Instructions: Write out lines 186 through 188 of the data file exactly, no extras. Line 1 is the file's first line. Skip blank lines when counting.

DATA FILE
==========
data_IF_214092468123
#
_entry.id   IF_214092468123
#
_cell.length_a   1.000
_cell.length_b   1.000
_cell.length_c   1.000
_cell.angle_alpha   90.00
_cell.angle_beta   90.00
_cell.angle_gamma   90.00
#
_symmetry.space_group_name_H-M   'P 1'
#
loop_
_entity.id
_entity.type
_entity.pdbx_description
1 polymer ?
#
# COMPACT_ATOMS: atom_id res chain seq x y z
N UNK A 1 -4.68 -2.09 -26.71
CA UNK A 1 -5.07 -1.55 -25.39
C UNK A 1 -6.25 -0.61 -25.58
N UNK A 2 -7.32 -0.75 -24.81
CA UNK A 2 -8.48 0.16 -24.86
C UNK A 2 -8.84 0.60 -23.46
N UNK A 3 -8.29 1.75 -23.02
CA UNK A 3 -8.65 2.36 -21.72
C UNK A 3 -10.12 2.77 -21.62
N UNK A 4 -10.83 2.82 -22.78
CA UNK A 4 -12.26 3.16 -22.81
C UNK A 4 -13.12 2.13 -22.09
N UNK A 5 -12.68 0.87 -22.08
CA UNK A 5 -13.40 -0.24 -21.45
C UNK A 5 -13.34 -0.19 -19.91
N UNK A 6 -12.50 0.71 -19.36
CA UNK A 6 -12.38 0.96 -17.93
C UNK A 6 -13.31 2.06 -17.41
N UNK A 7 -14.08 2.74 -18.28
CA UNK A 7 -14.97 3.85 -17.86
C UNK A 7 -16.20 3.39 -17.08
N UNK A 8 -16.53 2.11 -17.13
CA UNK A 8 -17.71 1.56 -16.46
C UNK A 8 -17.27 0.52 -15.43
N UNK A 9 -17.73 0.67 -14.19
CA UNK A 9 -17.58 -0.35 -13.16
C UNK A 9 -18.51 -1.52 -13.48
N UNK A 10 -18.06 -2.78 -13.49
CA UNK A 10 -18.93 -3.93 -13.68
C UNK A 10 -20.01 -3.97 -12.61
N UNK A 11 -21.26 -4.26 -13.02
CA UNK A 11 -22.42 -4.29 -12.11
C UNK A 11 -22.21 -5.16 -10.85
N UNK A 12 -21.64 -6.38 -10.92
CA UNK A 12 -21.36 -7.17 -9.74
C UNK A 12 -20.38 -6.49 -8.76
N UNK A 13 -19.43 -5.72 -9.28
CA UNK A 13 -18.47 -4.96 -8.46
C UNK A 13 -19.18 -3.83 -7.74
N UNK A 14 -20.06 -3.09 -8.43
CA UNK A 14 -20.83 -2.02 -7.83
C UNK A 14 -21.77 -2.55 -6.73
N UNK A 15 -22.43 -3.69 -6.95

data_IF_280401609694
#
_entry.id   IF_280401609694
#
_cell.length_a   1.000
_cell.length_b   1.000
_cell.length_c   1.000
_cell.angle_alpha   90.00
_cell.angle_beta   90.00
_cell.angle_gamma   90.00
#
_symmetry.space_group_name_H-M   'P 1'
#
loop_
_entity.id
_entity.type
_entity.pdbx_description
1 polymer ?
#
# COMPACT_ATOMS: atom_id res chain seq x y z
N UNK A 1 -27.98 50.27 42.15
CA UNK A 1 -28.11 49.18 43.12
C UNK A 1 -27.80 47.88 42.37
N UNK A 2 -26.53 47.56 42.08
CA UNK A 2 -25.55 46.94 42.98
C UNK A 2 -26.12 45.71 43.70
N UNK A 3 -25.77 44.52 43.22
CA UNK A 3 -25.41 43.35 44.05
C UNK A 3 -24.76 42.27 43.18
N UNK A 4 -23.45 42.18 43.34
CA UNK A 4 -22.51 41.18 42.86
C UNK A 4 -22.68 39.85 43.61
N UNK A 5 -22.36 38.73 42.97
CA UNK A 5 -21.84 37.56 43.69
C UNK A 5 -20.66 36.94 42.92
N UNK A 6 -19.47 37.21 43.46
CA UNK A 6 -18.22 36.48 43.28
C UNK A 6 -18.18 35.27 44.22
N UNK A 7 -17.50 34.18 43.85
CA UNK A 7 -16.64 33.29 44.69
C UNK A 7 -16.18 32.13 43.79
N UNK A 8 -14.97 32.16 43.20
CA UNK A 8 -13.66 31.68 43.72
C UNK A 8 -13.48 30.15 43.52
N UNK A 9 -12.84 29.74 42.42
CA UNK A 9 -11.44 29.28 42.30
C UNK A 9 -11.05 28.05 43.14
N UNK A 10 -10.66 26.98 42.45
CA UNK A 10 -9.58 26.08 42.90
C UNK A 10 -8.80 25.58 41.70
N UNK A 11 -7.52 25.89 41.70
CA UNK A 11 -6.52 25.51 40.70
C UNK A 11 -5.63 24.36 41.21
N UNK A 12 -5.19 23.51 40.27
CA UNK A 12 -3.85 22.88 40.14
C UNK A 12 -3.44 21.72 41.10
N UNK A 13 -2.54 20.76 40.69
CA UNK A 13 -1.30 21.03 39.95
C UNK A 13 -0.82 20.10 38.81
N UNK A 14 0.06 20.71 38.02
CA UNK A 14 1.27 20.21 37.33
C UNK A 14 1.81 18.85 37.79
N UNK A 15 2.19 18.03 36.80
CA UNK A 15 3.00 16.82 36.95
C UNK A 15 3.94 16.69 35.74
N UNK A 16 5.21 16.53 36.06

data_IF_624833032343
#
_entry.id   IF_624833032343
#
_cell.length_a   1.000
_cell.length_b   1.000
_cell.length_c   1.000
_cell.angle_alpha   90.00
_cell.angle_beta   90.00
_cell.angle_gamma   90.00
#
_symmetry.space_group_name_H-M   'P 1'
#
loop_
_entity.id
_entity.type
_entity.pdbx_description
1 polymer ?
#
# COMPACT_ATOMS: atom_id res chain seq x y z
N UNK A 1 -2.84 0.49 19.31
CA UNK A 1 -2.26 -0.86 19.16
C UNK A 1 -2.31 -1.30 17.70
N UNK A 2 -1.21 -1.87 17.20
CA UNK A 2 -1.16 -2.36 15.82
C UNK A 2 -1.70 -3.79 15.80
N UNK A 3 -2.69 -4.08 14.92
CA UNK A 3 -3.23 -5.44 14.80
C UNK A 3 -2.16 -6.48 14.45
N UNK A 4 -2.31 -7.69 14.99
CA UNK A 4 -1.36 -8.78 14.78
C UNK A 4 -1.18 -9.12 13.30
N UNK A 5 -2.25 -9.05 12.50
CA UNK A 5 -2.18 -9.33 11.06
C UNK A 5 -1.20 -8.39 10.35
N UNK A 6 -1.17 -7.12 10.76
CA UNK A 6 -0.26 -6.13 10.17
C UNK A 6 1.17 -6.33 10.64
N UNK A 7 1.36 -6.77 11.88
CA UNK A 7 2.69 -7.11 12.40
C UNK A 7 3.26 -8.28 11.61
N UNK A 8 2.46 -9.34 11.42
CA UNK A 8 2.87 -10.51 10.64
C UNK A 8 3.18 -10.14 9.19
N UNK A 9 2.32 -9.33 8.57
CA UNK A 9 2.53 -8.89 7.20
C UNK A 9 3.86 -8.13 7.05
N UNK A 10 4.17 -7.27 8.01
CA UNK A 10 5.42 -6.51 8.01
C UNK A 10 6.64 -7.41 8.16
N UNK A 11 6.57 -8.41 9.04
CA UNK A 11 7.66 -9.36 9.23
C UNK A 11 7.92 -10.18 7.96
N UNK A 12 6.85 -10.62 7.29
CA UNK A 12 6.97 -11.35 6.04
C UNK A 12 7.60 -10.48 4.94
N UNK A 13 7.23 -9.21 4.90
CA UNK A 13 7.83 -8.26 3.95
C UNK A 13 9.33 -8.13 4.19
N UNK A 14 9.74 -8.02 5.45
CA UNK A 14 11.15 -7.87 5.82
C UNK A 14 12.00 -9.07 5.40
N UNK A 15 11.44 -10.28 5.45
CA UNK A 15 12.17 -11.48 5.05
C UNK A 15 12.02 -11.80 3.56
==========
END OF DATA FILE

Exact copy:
N UNK A 13 7.23 -9.21 4.90
CA UNK A 13 7.83 -8.26 3.95
C UNK A 13 9.33 -8.13 4.19